With a mission to inspire collaboration and compassion in young people, World Merit Day began with a bang: an emotive video montage with empowering messages of: “if it can be dreamed it can be done my friends. Together we achieve.” That message ran throughout the day, as each speaker and performance drew out the same world-changing sentiment. Even the hosts Matt Littler and Darren Jefferies started as they meant to go on when they said “you might think that today you’re going to be talked at with magic words from magic people, but the most important people here are you. You can change the world.” The line-up of speakers was of an incredible calibre and the expectation could be felt hanging in the air of the BT Convention Centre.
The first talk focused on climate change and the need for us to become more aware and, better yet, more proactive, in fighting it. It came from Parker Liautaud, 19 year old polar adventurer and climate change campaigner. He shared the three main lessons he’d learned on his expeditions: “the future is closer than we think; team accountability is crucial; and progress often still occurs even when it doesn’t seem like it.” He was quick to point out that progress still requires work and that, even though our tendency is to not think about climate change, challenged the audience not to “undervalue the future” by “making decisions now and not thinking about the consequences. If we can organise ourselves as a generation we can be the ones to make a real difference,” he told the young audience.
The next speaker also focussed on climate change. Felix Finkbeiner, now 16, was just nine years old founded his organisation Plant for the Planet, which aims to raise awareness of climate change – especially in the younger generation – and sees volunteers across the world fighting the CO2 emission levels by planting trees, contributing to the global aim to reduce 500bn tons of CO2 to meet the 2 degree goal. Like Liautaud, Finkbeiner recognises the importance of his generation stepping out and making a difference: “we cannot wait for the adults to save our future we have to get involved ourselves.” he said. Talking to The City Tribune about his progress so far, Finkbeiner admitted he was “very surprised” at how successful the project had been.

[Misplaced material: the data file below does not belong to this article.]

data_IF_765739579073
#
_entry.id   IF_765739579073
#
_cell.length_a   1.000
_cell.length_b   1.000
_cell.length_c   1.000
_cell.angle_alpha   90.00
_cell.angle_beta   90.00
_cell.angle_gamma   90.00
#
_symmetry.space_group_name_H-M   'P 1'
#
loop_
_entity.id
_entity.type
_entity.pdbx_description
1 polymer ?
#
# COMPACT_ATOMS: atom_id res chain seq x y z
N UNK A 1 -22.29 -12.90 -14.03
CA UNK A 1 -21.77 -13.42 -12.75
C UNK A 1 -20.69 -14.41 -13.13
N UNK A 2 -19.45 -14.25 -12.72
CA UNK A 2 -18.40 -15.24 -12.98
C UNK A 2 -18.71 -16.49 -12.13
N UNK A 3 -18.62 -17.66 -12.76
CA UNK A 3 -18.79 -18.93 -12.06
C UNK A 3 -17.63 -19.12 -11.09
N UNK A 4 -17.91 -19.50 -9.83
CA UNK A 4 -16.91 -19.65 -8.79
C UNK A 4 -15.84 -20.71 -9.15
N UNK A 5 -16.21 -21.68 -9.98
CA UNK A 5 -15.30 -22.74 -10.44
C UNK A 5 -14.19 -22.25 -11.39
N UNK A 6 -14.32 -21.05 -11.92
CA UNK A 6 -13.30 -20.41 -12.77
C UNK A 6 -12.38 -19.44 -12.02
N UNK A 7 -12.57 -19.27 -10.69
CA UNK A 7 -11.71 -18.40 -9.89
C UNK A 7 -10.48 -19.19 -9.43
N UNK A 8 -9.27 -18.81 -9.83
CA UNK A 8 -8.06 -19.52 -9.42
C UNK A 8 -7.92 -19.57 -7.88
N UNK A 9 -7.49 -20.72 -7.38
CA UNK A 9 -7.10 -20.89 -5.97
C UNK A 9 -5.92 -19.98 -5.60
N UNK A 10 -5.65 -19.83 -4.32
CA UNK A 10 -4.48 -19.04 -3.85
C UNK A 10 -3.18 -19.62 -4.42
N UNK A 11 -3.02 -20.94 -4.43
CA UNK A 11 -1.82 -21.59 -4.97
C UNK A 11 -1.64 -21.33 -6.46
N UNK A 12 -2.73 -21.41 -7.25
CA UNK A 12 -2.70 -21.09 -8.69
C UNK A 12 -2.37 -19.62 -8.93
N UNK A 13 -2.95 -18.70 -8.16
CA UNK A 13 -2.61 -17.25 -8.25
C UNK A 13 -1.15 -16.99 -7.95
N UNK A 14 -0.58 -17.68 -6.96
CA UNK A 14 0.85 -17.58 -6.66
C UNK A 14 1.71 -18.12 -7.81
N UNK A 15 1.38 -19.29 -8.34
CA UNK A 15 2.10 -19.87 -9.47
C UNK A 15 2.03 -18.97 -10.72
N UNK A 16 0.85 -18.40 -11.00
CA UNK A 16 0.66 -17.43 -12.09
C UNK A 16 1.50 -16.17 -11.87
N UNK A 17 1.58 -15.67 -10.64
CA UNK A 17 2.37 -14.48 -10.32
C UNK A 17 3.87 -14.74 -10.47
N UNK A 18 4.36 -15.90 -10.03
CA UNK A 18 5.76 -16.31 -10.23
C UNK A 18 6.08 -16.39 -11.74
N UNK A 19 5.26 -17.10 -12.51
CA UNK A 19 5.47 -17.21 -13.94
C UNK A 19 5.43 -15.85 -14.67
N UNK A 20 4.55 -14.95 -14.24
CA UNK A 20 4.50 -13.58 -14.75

His next ambition for Plant for the Planet, he told us, is to recruit more volunteers so they can reach their target of 1m young ambassadors. When asked how involved he still was with business aspect of the organisation he founded, Finkbeiner revealed, “I’m still involved in the meetings, but we have a democratic structure where we elect global representatives now.”
Sir Ken Robinson – key note speaker at the TEDx event only a few days prior – also spoke to this young audience. He briefly mentioned his views on education, but for World Merit Day his main point was about finding your passions and talents – “we often ignore our talents, yet we are capable of extraordinary things,” he noted, encouraging the audience to “explore your inner world as well as the one around you.” He described two worlds as “the one that is there whether you are or not, and the world of your own private consciousness,” insisting that if you navigate these two worlds and find a “pathway that will enrich them both, then the world won’t just be one of passion it’ll be one of compassion.”
Author, TV presenter and inspirational speaker Katie Piper overcame a 2008 attack in which she was raped and burned with sulphuric acid, speaking on World Merit Day about the untouchability of the human spirit. She told the audience that this is the “most powerful tool we all possess, if we access that we can get it through the hardest times.” Piper spoke of the happiness and success that she found when she discovered her attackers “could only touch the surface – my spirit, my soul, these are mine and they are completely untouchable,” she said, reminding the audience: “no one has ever been touched or moved by the neatest nose or the smallest waist, but – whether you know it or not – we’ve all been touched by someone else’s human spirit.” She concluded with a message of discovery much like Robinson’s when she said: “just remember you’re creating your life right now, so please, make it outstanding.”